Mayor, Officials Announce Re-Entry Task Force To Give Ex-Offenders Second Chance

By Ariel Worthy
The Birmingham Times
From left: Stephanie Hicks of the Offender’s Alumni Association, Mayor Randall Woodfin, Brandon Johnson, director of the city’s Community Engagement Office and The Dannon Project’s Kerri Pruitt. (Ariel Worthy/The Birmingham Times)

Mayor Randall Woodfin on Monday announced a Re-entry Task Force designed to help rebuild families after the incarceration of loved ones and to help reduce the recidivism rate.

The announcement was made in collaboration with the Dannon Project, a Birmingham-based organization which provides assistance to previously incarcerated individuals by helping with skills training, education and job placement.

The objective of the task force is to make sure individuals recently released from prison receive the help they need, the mayor said. He added that two-thirds of state prisoners are re-arrested within three years of release.

The mayor was joined by Kerri Pruitt of the Dannon Project; Brandon Johnson, director of the city’s Community Engagement Office and Stephanie Hicks of the Offender’s Alumni Association.

Woodfin said the task force will reflect his commitment to the community. Some of the goals are to: find task force members with firsthand experience in dealing with incarceration; establish the scale and nature of recidivism; determine the key causes of recidivism and support families and communities impacted by recidivism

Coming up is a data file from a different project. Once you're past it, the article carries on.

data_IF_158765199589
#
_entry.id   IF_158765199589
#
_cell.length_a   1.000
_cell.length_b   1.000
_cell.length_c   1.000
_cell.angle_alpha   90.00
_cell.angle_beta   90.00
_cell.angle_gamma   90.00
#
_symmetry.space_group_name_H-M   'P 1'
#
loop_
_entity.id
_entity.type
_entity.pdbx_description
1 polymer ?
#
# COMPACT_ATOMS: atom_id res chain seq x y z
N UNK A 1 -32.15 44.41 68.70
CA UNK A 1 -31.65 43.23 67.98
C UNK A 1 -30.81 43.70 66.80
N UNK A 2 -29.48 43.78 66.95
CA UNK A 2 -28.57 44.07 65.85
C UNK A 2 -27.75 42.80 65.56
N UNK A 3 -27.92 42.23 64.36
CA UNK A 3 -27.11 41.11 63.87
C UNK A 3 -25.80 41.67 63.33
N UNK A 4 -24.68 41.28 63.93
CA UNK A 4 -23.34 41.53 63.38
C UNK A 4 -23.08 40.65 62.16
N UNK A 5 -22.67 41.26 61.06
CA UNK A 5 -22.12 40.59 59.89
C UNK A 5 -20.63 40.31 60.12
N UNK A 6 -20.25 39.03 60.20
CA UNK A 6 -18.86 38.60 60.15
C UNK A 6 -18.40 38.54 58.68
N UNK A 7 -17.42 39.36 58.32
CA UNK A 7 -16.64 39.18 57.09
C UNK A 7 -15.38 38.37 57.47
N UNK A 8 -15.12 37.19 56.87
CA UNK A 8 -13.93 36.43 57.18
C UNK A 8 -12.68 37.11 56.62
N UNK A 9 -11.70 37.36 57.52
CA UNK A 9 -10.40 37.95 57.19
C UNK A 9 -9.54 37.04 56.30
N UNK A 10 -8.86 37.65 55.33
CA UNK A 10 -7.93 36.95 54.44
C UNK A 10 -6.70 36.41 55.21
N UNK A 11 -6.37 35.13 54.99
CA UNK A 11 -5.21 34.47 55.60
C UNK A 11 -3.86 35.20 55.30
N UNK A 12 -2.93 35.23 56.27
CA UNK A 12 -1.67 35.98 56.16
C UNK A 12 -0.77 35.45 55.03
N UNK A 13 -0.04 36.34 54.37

“Clearly there’s a genuine need and a sense of urgency to examine how we can improve the system to help who are wanting to be helped,” he said.

To that end, Woodfin announced a Second Chance Job Fair on May 30 from 9 a.m. to 1 p.m. at the Bill Harris Arena. There will also be job readiness workshops to help prepare for the fair, “or any job,” on Tuesday, May 22 from 12:30 p.m. – 4 p.m. at 3216 4th Ave. S.

“It’s important to let people know of these opportunities,” he said.

Johnson offered statistics that spoke of why the program is needed: Alabama is 25 percent African American while the jail population in Alabama is 53 percent black. Birmingham is 74 percent African American.

“By the numbers we know we have an issue on hand,” Johnson said. “In order to stabilize communities, help families affected by the criminal justice system, we established this task force to create a better, safer city for all the citizens.”

Hicks, a former offender who served time in a federal prison in Aliceville, said she talked to Woodfin about how some members of the community are often left behind.

“We need a concerted effort to help those who are coming home” from prison, she said. “One thing we don’t do is take the time to understand the challenges involved in returning back to society.”

Hicks said she has a master’s degree and still struggled to find work and a place to live after being released from prison.

Pruitt said the mayor, law enforcement and others “have to be the agent of change for our community.”